DUBAI in the United Arab Emirates is known as a city of superlatives.
It’s a deserved reputation.
The city holds the highest building, the biggest enclosed shopping mall and the only seven-star hotel in the world.
Dubai is a city that likes to show-off, offering a multitude of entertainment and places for tourists.
But what if you have only one day to tour all these places?
Booked.net’s Svetlana Malukha presents a few ideas about what to visit in Dubai in one day.
Before you go to Dubai, you should decide exactly what you want to visit, which places you can skip and which are a must for you.
And while you are deciding, I want to share my own experiences in Dubai and what I saw there in one day.
The Dubai Mall – the biggest enclosed shopping mall in UAE and in the world.
It was the first place I visited in the city. It is extremely large, almost overwhelmingly so, I got lost there four or five times in search of an entrance. There are plenty of exits, various levels and hundreds of shops. The ground floor hosts plenty of gold shops with very high prices, so if you want to buy gold in Dubai, I suggest go elsewhere.
The Dubai Mall impressed me with its Aquarium full of an array of aquatic life including sharks and stingrays. You can enter the aquarium for US$14 per person.
There is also a striking waterfall wall with an unusual style, made as if people are diving from it, which is well worth seeing. In total there are nearly 1,200 shops to be found inside the mall, so you shop-’till-you-drop. There is also an extensive food court, which due to the sheer scale of the mall I admit I struggled to find.
On the doorstep of the mall you will find the tallest building in the world – Burj Khalifa. I had heard a lot about it before I went to Dubai, so was looking forward to seeing it. It did not disappoint. It was impressive, but confusing – the building itself looks artificial and not real. The building’s style is unusual, with a tapering architectural style that only serves to emphasize its height. For about US$30 (booked in advance, otherwise expect to fork out US$100) per person you can get to the 124th floor and take a bird’s-eye view of the city.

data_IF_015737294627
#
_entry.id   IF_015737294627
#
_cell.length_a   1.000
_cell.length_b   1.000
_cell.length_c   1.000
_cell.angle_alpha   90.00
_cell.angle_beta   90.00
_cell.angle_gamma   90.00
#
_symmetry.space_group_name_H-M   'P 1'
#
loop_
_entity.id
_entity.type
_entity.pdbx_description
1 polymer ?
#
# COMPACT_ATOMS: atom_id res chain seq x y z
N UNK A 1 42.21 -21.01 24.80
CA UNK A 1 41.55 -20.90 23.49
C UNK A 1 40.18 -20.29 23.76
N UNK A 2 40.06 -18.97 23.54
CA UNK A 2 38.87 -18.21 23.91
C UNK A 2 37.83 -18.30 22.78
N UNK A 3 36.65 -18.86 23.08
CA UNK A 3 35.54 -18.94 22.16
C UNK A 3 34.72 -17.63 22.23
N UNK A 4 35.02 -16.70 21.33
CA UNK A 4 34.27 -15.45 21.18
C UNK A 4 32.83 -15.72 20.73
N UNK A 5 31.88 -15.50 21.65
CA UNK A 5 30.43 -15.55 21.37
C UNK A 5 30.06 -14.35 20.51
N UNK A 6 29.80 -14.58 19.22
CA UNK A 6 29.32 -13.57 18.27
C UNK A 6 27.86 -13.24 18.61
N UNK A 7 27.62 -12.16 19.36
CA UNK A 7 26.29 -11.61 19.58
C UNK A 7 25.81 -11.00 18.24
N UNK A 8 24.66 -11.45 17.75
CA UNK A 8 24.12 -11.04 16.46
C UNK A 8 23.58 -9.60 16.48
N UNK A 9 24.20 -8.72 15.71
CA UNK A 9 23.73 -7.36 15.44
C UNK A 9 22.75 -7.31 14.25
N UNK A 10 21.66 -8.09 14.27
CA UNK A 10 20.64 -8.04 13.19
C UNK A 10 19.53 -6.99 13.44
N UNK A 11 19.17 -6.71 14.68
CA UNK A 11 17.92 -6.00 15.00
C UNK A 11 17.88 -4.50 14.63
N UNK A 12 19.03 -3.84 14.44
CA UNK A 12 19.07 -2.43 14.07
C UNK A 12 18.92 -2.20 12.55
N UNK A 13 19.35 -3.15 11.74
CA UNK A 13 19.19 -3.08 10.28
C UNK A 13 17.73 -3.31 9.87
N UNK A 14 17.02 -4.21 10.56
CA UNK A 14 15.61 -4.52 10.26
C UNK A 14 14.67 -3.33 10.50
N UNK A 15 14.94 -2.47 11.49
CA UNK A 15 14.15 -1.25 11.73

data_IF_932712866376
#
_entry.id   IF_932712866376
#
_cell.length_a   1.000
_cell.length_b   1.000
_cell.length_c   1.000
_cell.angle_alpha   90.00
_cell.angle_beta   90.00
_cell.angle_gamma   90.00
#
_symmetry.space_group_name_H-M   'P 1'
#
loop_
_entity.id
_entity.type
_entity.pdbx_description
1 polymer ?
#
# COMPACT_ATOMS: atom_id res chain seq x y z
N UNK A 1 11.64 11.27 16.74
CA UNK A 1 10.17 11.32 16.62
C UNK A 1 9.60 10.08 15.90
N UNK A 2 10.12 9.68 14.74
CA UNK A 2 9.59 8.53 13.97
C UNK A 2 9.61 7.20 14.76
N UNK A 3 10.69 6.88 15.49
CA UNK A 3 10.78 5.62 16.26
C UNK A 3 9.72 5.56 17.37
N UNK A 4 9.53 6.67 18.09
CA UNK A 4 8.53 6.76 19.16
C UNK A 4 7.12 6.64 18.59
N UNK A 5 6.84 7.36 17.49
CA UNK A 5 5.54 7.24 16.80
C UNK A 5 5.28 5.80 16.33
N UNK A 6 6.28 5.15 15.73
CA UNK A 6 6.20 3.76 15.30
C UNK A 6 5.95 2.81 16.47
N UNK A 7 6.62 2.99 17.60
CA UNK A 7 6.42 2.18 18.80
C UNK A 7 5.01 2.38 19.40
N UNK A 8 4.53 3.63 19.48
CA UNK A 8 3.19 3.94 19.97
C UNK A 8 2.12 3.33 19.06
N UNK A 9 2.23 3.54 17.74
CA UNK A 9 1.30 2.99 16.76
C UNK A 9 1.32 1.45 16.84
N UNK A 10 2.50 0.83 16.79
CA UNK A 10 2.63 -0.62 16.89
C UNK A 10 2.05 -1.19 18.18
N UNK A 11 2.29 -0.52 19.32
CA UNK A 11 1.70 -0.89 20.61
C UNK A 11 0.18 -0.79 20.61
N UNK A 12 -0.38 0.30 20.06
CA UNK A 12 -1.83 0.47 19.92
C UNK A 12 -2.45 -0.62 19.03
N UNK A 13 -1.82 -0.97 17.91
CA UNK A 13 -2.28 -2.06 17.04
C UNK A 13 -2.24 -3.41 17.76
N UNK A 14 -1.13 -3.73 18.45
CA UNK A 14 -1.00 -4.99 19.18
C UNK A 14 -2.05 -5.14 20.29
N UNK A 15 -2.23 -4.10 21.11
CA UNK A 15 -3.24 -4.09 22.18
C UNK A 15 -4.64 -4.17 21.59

A few steps from Burj Khalifa and you will see the famous dancing fountains. When I was told that these fountains dance, I though that it is just a ploy to attract more visitors and the only thing I expected was to see is a flow of water, accompanied with music. What a surprise it was when I realized that these fountains actually dance and I must admit it was the most spectacular show I have ever seen in my life. Ensure you are near the fountains at 6pm, when the first show starts, every 30 minutes the fountains dance to different songs. The best performance, in my opinion was to the Michael Jackson’s Thriller.
These three Dubai attractions are located within a few steps from each other, easy to find and you do not have to spent time navigating from one place to another.
For me it was not enough, I wanted to explore more.
So I took a taxi, which are uniformly all Toyota Camrys only (National Taxi) and went to Deira, which is the center of the city and is famous for its Golden Market. It cost almost 40AED (about US$10), in 20 minutes and you are in Deira. The prices for gold are lower than anywhere else, however the quality of it should be double-checked, the same goes for silver. The choice is wide, the number of shops is extensive. The only thing I disliked about The Golden Market was the hawkers – plenty of strange sellers were standing at every corner and offering in an overly-persistent way (meaning they follow you and bombard you with sales patter) fake designer bags and watches. So you have to have patience if you want to buy something there. As for the price for gold, one gram of 22 Karat gold costs nearly 200 AED (US$55)
Dubai is also famous for its Palm Islands, which are an artificial archipelago and the most luxurious hotel in the world Burj Al Arab, but unfortunately I didn’t have time to go there.
Maybe next time.